As part of ADHD Awareness Month – and in celebration of the potential positive team impacts of neurodiversity – I thought it was time to share my own experience of Adult ADHD. I also want to stress just how important it is to acknowledge and work with (not against) this condition, with the support and understanding of others.
As managing director of Solomons Europe, I've had my share of challenges and triumphs. However, my journey has been impacted by one unique factor: Attention Deficit Hyperactivity Disorder, or ADHD.
Managing a company with ADHD comes with a distinct set of challenges, affecting relationships, concentration, task completion, risk attitudes, and the most challenging of all for me personally …impulse control! Yet, it also highlights the crucial role played by the team here at Solomons, who can in turn be for me both vitally important and occasionally frustrating!
One of the most pronounced effects of ADHD in a leadership role is the impact on work relationships. Maintaining effective communication and fostering healthy relationships with teams, clients, and stakeholders is paramount for any managing director. However, ADHD can hinder interpersonal interactions. I often find myself struggling to stay focused during meetings or conversations, with my mind wandering down many pathways in the course of discussions, and which can often lead others to perceive me as disinterested, aloof or inattentive.
This unwitting and unintended initial impression can be challenging to overcome, requiring extra effort to demonstrate empathy and engagement, but as anyone with ADHD will likely know, we quickly learn shortcuts and disguises in an attempt to avoid conflict, and to maintain the expected business behaviours.
Concentration is another area where ADHD poses a significant challenge. As Managing Director of Solomons, I must juggle multiple responsibilities, from strategic planning to financial management and team leadership. ADHD can make it difficult to stay on track and concentrate on one task for an extended period. This can lead to inconsistent performance and the need for constant reprioritisation, potentially frustrating colleagues and employees.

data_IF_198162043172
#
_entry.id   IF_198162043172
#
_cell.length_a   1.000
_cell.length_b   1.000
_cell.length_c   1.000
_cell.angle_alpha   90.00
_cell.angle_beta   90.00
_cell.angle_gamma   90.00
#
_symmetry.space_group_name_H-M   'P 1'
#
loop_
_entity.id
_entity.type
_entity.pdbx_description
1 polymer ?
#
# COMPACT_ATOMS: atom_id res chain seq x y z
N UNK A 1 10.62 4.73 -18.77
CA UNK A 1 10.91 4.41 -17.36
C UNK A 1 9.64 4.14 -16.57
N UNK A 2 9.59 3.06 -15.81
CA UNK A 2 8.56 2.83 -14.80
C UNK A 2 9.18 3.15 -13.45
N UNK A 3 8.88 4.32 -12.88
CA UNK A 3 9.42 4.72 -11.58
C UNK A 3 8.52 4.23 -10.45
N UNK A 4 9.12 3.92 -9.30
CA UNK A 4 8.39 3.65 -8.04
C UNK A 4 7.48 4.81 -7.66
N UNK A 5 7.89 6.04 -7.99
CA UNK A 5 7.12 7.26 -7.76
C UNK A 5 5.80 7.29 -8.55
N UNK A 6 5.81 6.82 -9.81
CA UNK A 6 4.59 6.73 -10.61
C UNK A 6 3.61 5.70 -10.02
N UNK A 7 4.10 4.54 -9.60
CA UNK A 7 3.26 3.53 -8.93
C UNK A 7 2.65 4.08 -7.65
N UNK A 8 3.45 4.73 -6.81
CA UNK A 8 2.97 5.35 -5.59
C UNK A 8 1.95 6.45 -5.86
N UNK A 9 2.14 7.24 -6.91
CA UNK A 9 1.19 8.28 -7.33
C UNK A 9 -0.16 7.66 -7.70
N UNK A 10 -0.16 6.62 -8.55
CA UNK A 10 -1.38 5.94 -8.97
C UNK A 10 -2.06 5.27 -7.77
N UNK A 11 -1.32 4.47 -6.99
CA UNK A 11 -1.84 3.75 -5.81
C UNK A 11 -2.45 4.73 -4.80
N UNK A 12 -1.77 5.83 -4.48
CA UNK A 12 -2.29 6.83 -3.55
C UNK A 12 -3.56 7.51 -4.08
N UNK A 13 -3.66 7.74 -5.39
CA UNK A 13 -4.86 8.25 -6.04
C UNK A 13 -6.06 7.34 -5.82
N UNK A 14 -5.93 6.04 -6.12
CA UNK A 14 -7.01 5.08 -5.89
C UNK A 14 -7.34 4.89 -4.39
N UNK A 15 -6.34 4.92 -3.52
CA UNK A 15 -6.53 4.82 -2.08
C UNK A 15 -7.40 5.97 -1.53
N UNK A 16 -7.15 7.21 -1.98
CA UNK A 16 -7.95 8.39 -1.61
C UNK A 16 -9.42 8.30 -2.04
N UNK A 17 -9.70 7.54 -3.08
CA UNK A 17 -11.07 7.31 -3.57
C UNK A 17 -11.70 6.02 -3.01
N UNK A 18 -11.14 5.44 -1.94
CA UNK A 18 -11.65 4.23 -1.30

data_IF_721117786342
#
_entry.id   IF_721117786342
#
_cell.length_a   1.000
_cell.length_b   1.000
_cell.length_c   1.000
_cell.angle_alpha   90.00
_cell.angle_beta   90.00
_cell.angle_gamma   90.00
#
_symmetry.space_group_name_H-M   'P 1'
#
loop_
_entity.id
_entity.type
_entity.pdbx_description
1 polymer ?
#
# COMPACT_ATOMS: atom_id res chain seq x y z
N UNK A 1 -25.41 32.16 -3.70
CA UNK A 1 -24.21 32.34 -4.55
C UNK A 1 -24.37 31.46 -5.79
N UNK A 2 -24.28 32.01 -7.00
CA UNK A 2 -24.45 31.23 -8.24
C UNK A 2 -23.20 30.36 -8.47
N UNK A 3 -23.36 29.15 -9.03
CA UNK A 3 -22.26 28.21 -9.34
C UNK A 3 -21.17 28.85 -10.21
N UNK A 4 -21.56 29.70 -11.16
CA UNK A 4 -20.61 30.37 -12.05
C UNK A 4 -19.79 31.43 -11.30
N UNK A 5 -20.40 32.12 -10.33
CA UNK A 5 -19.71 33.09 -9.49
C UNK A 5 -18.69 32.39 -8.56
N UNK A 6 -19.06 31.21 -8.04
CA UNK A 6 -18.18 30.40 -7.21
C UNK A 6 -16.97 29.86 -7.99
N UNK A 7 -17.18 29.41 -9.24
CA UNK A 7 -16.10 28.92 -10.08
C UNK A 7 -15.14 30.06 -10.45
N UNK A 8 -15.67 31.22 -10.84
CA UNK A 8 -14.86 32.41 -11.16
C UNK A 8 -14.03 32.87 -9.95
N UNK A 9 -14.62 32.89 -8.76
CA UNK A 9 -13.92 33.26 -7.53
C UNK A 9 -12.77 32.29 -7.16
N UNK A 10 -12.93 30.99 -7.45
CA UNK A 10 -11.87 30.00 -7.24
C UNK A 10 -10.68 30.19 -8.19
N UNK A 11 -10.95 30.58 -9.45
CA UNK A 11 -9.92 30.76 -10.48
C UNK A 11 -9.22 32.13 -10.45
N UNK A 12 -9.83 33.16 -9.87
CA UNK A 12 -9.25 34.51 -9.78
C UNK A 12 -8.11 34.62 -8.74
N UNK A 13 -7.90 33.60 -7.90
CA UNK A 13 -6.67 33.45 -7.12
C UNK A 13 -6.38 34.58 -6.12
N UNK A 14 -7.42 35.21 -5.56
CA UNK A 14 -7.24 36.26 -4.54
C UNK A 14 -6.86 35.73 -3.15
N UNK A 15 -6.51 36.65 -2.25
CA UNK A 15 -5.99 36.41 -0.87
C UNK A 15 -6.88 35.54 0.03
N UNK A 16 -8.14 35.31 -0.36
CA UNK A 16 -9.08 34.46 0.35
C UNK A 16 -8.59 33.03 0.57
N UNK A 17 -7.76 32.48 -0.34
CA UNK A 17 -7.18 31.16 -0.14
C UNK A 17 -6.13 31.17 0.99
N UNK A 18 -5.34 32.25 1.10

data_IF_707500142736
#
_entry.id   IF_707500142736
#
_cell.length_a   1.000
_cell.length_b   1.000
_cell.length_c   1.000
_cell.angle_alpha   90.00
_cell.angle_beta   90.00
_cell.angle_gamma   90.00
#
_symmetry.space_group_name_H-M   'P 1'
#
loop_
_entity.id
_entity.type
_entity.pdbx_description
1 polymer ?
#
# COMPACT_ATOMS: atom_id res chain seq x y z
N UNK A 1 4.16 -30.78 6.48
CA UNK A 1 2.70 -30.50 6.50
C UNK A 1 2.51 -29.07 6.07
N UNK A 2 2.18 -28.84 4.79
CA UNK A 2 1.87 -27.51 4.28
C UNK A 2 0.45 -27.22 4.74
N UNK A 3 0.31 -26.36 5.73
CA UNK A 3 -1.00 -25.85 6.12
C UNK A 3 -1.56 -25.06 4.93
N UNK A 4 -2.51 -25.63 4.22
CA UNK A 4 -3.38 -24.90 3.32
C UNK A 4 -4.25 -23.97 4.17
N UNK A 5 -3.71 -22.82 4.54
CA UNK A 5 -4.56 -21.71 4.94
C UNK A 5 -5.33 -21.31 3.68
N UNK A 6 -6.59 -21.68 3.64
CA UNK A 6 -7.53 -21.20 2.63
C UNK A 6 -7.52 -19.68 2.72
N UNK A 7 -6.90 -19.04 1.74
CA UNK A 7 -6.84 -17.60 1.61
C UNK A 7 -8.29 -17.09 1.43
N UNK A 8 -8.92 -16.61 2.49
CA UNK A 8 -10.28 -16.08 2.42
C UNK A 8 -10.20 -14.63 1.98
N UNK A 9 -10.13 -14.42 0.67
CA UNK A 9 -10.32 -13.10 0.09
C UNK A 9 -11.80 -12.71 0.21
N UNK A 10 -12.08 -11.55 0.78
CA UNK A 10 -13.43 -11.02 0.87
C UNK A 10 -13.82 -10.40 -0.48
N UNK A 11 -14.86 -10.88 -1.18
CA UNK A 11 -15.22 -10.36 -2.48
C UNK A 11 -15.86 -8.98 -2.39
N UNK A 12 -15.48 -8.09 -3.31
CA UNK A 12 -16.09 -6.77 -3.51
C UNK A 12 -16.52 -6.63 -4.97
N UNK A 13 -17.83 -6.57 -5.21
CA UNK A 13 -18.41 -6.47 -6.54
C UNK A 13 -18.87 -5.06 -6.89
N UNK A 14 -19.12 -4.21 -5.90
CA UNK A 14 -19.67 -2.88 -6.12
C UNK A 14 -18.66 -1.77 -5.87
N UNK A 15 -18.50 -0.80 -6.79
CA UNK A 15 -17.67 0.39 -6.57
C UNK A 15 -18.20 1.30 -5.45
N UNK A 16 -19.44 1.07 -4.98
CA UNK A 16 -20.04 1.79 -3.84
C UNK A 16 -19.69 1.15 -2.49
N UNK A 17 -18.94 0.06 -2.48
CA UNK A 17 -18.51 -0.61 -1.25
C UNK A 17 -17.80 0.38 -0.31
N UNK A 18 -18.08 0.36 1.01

Task completion is perhaps one of the most apparent areas impacted by ADHD. The role of a managing director demands efficient and timely execution of critical tasks. However, individuals with ADHD often struggle with procrastination and difficulty in following through on projects. To mitigate this, I rely heavily on the frank and honest relationship I have with my life and business partner, to raise the flag when ‘drop dead’ dates is looming and the procrastination must stop. I also often need assistance in, breaking tasks into smaller, manageable chunks, and delegating responsibilities effectively. This can be both a blessing and a curse, as it forces me to be open about challenges but can also create frustrations when I fail to act on agreed plans.
ADHD also has an intriguing impact on risk attitudes and impulse control. While some may perceive individuals with ADHD as risk-takers due to their impulsive tendencies, it's a bit more complex. The risk-taking behaviour often stems from a need for novelty and stimulation rather than a calculated assessment of risks and benefits. As a Managing Director, this can lead to bold and inconsistent decisions that occasionally pay off but can also result in unnecessary risks that harm the company's stability or cause stress and anxiety for other team members.
The role of partners and board members becomes paramount in managing the challenges posed by ADHD. They serve as a support system, offering guidance, checks, and balances. However, this dynamic can be a double-edged sword. On one hand, their input is invaluable in decision-making processes, providing a more comprehensive perspective and helping to mitigate impulsive choices. On the other hand, it can be frustrating when their feedback conflicts with my ideas or causes delays in the decision-making process.
Over time, I've learned to embrace the strengths that come with ADHD. Hyper focus, energy and resilience in the face of setbacks are all assets that can benefit a Managing Director. However, it's essential to harness these strengths appropriately while actively managing the challenges associated with ADHD.
Despite the prejudices which existed in my own and my parent’s generation, where neurodivergent behaviours such as ADHD were often labelled ‘bad’, ‘disruptive’ or ‘slow’ (all of which initially made me reluctant to seek my own diagnosis), even at this stage of my life this diagnosis has been liberating.
I know my own strengths and shortcomings and can openly acknowledge and discuss these with colleagues. And with self-awareness, coping strategies, and a supportive, collaborative team, it's possible to succeed in this role and turn the challenges of ADHD into opportunities for growth and innovation. This feels exciting to me, but I am similarly acutely aware that I must rely on others to support me in striving to maintain a successful business, and that the challenges are no just my own, but those of my team also.
So, I feel fortunate and privileged to have a supportive network around me who pick up some of those challenges and protect me from my own impulses and over enthusiasm on occasion too. As we say at Solomons, All4One!